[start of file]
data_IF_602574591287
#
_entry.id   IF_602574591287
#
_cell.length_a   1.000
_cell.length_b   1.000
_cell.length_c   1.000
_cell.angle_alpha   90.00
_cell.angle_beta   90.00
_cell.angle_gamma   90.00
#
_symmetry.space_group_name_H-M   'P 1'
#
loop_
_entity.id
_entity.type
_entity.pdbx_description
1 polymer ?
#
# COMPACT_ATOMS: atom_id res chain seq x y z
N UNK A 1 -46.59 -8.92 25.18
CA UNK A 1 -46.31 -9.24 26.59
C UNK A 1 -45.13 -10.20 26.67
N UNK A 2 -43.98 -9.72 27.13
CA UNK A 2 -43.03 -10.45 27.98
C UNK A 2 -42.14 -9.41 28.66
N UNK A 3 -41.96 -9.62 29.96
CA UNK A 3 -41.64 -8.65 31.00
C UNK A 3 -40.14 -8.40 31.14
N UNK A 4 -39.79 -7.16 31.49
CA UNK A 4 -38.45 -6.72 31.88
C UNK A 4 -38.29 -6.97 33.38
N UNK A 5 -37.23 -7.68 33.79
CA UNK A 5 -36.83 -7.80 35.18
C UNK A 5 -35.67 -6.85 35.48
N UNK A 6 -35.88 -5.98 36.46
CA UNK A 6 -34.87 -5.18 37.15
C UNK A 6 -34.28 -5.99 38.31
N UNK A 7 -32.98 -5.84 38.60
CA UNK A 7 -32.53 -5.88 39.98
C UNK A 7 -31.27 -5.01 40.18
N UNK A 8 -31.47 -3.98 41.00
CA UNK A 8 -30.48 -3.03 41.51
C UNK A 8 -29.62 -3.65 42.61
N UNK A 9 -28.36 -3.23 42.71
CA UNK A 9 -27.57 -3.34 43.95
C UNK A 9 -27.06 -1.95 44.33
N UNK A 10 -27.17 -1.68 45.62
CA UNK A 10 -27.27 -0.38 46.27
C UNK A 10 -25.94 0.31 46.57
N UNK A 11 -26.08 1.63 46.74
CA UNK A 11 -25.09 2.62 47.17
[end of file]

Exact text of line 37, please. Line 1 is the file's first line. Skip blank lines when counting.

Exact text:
CA UNK A 6 -34.87 -5.18 37.15